Solitary Raven was edited by Robert Bringhurst, a formidable talent of whom I had no knowledge. Bringhurst also wrote an introduction to the book. Here is an excerpt that I found particularly potent.
Many readers may be equally surprised to see Reid, early in this book, speak of Indians as "them," Europeans as "us." Those, however, are the idioms he had learned -- and the person he learned them from was Sophie Gladstone Reid of the Qqaadasghu Qiighawaay, his Haida mother. For her it was the language of denial, but she taught it to her daughter and two sons as the language of acceptance. Two of them absorbed it without apparent question and went on to live unusually successful but otherwise quite normal urban lives in London and Toronto. Bill himself unlearned this language very slowly, suspicious to the last of eager joiners and wary of being one himself. Through art, and not through rhetoric or genetics, he became a Haida artist. But in 1985 -- as soon as the newly amended laws of Canada allowed -- he applied for legal status as an Indian. The petition was not granted until 1988, when he was 68 years old, but he had made his own decision. In February 1986, while addressing a provincial government commission, he asked the committee members a question: Why should the Haidas -- we Haidas -- want this particular morsel of wilderness left untouched?

This book is many things, but one of the most important things it is, in my opinion, is the story of a long and conscious journey from one pronoun to another.
Reid participated in some expeditions to rescue and preserve the great totems from remote, and now empty, villages, where, he writes, keepers of Haida culture had
become convinced that, permanently preserved, the poles would form a better memorial to the past greatness of the Haidas than crumbling to dust in the deserted villages.
Through this, I'm gaining an appreciation for Haida art -- which, according to Reid, bears as much resemblance to most totem poles we see today as Picasso does to paint-by-numbers. I'm also learning a bit about Haida culture, whose great society was wiped out, partly by white men's guns, and mostly by the white man's disease, smallpox. Survivors were then subjected to the abuses and humiliations that is the legacy of colonization.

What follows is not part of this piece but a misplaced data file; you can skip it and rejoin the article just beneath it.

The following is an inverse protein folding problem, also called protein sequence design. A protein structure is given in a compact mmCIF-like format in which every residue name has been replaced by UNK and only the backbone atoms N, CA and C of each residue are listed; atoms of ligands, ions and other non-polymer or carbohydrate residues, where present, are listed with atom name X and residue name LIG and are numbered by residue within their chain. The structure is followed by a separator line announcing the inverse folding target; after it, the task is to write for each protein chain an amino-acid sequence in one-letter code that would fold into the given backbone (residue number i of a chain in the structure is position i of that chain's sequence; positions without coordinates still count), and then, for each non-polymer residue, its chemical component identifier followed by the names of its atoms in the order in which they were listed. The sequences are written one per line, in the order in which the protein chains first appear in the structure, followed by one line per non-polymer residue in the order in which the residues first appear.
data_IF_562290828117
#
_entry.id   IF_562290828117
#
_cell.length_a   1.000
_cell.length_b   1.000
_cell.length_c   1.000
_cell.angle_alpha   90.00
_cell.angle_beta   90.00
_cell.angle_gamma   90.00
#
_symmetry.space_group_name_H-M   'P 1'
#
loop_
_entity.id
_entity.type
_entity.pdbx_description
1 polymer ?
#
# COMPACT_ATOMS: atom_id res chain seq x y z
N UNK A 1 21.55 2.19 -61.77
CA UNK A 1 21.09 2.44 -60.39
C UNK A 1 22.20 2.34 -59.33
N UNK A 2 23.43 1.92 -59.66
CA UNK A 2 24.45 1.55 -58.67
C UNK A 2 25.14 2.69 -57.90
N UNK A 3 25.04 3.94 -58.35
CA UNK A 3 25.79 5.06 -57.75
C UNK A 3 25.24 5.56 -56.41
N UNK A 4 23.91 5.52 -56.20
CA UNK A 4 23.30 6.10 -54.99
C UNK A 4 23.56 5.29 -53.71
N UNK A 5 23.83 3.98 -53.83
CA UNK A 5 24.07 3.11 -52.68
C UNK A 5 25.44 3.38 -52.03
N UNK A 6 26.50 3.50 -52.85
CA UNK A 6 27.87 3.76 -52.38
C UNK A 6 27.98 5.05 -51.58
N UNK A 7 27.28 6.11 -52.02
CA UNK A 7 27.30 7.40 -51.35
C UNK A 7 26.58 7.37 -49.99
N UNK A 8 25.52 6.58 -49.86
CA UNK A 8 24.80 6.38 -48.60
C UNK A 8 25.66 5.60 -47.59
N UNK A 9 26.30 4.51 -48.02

Longtime readers of this blog know that I have an abiding interest in ancient and indigenous cultures. For a time I wrote about ancient civilization for a children's nonfiction series on history. I was constantly amazed at how much ancient peoples knew, and the complexity and beauty of their creations, all the more so when one considers how little they had to build on. This was true for every culture I studied, from all parts of the world.

The original people of North America are no different, but because they left no monumental works of stone or granite -- and because they were exterminated by the people who wrote our early history -- their ingenuity is much less familiar to us. Discovering more about the Indigenous people of the Americas is always fascinating but painful. Here's an example of the kind of thing I love. Reid's writing is wonderful -- evocative, accessible, breezy, but with heft.
We know they were a fine-looking people, with pride in their race and lineage, never permitting them to live simply on the bounties of their rich seas and forests. They were an ingenious people, using such unlikely materials as shredded cedarbark and spruce roots for basketry and clothing, and, with the most primitive of tools and an infinite knowledge of the materials, falling huge trees and creating almost entirely of wood a great material culture.

It was the sea that shaped the first, and to the end, the most beautiful of these creations, the matchless grace of the Northwest Coast canoe. The cedars grew tall and straight in the rainforests of the north, but it took the experience of generations of skillful men to change their trunks into seagoing boats, sometimes seventy feet long. The log was shaped and hollowed, and then, in the supreme example of primitive genius, the whole thing was steamed by partly filling it with water and adding hot rocks until the water boiled, so it could be spread to the proper beam. This gave the beautiful flaring curve to the sides, and the rough seas dictated the high bow and stern. And so as always, perfect function produced perfect beauty.

But it was when the practical skills and sure sense of design, born of necessity, were applied to the lavish heraldry of ceremonial life that the full splendor of Haida art was born. And though the white man brought disruption and eventual destruction to these people, he also brought a flood of new wealth and new tools to augment the stone hammers and adzes and the few iron knives they had had before. And so for a little while, during the first two-thirds of the last century, creativity on the west coast flourished as it never had before and perhaps never will again. In every village on the Charlottes [the Queen Charlotte Islands, or Haida Gwaii], totem poles grew in a rich profusion: forests of strange birds, beasts and heroic figures almost obscuring even the massive lodges they decorated.